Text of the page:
Student Data & Privacy
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Autopsy for the Failure That Was inBloom
When the well financed organization inBloom shuttered its doors just a year after its official launch, many in the ed tech industry were surprised. How could something that started with such promise to help schools and districts get their arms around the use of data for improving student outcomes dissolve so suddenly? A new report has suggested, however, that failure was almost inevitable.
The autopsy to determine the cause of the demise of inBloom was undertaken by Data & Society, a research institute in New York City that examines the issues that arise in data-centric technology development.
inBloom was a "go big" $100 million project mainly underwritten by the Bill & Melinda Gates Foundation to create an open source platform for data sharing, learning apps and curriculum. At the heart were web-based services that would allow districts and states to maintain data from multiple systems in a common location with a set of application programming interfaces. The idea was to take over the under-the-surface operations or plumbing aspects of education technology to accelerate the development of useful tools for educator purposes.
As "The Legacy of inBloom" pointed out, state departments of education came together to pilot the early work that led to inBloom because they believed it could support their Race to the Top efforts in innovating education with the smart use of data.
However, explaining the work being done by inBloom was a challenge. "Throughout its brief history, the organization and the product seemed to embody contradictory business models, software development approaches, philosophies and cultures," the report stated. "There was a clash between Silicon Valley-style agile software development methods and the slower moving, more risk-averse approaches of states and school districts. At times, it was as though a team of brilliant thinkers had harvested every 'best practice' or innovative idea in technology, business and education — but failed to whittle them down to a manageable and cohesive strategy."
The timing of the introduction of inBloom in 2013 during an atmosphere of mistrust of data use didn't help either. That was the same year Edward Snowden revealed just how much data the National Security Agency was collecting on U.S. civilians and that retailers such as Target were reporting multi-million-customer data breaches. "The beginnings of a national awareness of the volume of personal data generated by everyday use of credit cards, digital devices and the internet were coupled with emerging fears and uncertainty," the authors wrote.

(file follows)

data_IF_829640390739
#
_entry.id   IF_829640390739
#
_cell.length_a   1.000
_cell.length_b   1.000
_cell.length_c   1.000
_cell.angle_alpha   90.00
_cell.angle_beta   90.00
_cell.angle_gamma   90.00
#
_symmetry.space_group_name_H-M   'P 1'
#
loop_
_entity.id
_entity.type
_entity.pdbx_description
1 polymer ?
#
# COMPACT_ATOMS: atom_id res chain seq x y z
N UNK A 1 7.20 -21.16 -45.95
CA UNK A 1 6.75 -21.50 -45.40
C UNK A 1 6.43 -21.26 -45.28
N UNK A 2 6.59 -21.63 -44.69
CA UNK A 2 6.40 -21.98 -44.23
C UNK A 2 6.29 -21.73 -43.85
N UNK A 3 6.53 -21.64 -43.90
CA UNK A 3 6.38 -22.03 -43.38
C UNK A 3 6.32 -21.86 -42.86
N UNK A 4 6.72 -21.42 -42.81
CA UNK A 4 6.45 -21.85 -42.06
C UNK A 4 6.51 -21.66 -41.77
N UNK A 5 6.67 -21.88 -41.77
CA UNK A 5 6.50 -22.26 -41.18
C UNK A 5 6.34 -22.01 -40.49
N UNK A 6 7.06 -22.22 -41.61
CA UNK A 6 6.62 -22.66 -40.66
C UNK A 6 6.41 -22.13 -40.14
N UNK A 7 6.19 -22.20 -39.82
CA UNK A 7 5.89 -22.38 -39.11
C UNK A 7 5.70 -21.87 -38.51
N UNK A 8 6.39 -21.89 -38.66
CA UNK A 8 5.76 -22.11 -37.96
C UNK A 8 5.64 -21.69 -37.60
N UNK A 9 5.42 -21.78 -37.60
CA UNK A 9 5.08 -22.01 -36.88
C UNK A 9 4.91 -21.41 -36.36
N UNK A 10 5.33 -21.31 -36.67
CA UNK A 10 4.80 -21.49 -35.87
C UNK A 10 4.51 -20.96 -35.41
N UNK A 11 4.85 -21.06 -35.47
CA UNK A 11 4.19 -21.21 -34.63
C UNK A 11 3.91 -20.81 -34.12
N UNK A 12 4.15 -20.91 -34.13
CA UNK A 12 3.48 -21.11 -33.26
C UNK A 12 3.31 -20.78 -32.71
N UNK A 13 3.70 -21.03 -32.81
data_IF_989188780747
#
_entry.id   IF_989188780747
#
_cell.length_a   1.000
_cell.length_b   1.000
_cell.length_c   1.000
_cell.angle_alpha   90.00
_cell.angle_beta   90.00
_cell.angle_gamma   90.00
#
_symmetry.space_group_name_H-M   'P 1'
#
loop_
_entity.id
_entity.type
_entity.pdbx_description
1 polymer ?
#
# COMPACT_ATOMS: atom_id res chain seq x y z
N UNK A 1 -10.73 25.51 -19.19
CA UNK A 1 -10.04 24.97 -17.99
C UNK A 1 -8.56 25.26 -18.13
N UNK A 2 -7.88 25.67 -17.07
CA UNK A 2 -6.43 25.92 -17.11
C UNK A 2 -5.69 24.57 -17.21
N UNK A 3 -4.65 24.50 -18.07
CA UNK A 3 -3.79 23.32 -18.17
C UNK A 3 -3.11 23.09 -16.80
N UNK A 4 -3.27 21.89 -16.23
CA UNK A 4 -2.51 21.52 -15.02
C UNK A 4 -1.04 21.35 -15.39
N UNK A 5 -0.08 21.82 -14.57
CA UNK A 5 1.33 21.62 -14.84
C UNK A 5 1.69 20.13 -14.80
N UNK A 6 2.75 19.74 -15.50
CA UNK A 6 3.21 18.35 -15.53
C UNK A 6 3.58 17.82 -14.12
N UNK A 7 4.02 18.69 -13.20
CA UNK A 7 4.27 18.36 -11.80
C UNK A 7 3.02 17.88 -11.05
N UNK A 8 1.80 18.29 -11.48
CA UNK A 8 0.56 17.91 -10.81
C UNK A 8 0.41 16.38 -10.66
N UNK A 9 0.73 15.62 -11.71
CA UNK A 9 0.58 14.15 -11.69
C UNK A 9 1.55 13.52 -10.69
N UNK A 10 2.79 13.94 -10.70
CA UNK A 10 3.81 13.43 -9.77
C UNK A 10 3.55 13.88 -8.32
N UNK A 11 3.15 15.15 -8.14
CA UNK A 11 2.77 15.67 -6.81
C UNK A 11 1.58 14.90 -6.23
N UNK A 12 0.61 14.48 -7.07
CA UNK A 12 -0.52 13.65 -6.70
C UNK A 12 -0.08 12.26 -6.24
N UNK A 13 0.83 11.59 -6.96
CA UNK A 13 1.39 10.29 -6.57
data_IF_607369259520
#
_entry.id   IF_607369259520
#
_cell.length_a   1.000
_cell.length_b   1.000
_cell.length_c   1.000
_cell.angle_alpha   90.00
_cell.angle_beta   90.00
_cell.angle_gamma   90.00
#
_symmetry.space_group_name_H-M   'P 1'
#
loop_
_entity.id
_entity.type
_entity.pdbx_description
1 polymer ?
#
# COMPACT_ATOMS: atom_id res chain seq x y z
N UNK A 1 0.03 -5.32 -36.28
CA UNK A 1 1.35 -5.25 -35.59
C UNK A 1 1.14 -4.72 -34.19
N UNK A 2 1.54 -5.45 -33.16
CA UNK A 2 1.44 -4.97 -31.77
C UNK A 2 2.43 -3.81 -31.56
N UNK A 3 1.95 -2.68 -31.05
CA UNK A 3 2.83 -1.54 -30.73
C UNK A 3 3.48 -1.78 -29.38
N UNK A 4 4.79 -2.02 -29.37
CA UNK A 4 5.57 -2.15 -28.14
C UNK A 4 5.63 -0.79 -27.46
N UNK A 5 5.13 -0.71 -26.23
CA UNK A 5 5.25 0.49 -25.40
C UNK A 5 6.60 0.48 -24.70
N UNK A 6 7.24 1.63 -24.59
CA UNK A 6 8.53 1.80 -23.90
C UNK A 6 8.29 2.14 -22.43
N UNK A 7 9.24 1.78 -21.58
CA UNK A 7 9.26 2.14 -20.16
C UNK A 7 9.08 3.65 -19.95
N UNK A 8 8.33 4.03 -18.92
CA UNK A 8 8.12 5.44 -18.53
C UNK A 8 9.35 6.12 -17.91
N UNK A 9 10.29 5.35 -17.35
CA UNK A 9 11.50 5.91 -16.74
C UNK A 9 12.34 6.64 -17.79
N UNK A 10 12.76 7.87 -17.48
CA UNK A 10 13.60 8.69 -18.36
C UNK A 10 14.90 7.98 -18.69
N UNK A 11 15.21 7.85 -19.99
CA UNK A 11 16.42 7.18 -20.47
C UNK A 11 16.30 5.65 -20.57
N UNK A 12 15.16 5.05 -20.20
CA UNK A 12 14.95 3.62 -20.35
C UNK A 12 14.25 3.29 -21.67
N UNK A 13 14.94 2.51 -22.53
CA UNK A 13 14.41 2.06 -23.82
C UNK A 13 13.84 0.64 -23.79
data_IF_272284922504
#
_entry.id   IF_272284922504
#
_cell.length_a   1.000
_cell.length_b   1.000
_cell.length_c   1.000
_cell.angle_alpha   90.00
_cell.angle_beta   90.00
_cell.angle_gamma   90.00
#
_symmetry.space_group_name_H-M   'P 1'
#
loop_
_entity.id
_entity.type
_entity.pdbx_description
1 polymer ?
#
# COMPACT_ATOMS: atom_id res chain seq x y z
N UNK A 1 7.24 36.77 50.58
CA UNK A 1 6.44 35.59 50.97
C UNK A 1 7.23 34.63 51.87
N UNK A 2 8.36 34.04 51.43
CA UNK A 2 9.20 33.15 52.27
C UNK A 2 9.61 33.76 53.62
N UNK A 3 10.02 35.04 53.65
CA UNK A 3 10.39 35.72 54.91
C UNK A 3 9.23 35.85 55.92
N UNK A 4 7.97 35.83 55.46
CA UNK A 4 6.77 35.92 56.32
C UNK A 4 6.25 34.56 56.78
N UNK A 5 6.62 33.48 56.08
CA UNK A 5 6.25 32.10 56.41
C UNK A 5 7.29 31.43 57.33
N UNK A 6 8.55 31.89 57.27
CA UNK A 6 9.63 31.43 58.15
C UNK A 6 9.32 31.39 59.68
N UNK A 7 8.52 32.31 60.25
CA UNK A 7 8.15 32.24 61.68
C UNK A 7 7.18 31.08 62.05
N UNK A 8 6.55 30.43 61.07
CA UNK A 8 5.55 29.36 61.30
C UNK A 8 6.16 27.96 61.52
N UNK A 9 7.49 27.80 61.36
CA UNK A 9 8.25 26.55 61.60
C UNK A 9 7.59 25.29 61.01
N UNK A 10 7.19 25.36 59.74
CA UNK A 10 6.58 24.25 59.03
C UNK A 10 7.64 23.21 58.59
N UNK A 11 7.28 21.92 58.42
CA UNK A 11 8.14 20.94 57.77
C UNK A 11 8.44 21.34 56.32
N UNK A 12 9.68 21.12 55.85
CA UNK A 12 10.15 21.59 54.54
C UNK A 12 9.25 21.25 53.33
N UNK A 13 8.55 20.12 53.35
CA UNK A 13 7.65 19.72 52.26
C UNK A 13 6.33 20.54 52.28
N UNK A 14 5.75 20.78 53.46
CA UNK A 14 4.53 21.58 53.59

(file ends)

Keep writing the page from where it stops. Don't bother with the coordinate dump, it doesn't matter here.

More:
Vocal parents began protesting the increased usage of student data and the perceived threat that schools would sell their children's information to companies for marketing and advertising purposes. Opponents of the Common Core and new kinds of state testing began accusing the organizations sustaining inBloom as mining student data "for some corporate benefit." "inBloom was caught in a riptide of criticism about a wide range of education reform initiatives," the report observed.
Under the weight of political pressures, the states and large school districts that were early supporters of inBloom began shrinking away. Over the course of seven months, the coalition of states had withered from nine to three. New York, which had remained "publicly committed" but where opposition was the noisiest, eventually fell as well, toppled by a widely publicized lawsuit (eventually dismissed) regarding the sharing of student data with inBloom. Within weeks inBloom stopped operations.
"Ultimately, inBloom lacked a clear story of its benefits for teaching and learning, so it did not get the necessary buy-in from parents and schools," said Monica Bulger, one of the coauthors of the report, in a prepared statement. Yet it was held to a different set of standards than most popular ed tech applications, she added. "The legacy of inBloom matters because most current ed tech platforms would fail the rigorous checklist applied to inBloom. Most current iterations are not transparent about their data use, do not resolve issues of data security and fail to provide interoperability across platforms."
In the wake of inBloom, 400 pieces of state-level legislation around student data privacy have been introduced, and many have been adopted. More tellingly, the trend in data-fueled ed tech has since been toward piecemeal adoption of closed, proprietary systems instead of a multi-state, open source platform.
"inBloom's ambition to be open and transparent actually left it vulnerable to public attack," the report concluded. "Unlike private companies whose discovery process is basically a black box, inBloom's processes were public, and thus open to scrutiny. Without widespread buy-in to the value of the initiative, inBloom did not have sufficient support to weather the public backlash. Large-scale, ambitious, public initiatives will continue to be slowed or meet a similar fate to inBloom if there is not a counter-narrative to the public's low tolerance for uncertainty and risk. As the process of discovery becomes more transparent due to digital media, there needs to be a shift in how we view risk and uncertainty, because depending on whether we see this as weakness or opportunity will determine the future of education and innovation more broadly."
The report is publicly available on the Data & Society website here.
Dian Schaffhauser is a senior contributing editor for 1105 Media's education publications THE Journal and Campus Technology. She can be reached at email@example.com or on Twitter @schaffhauser.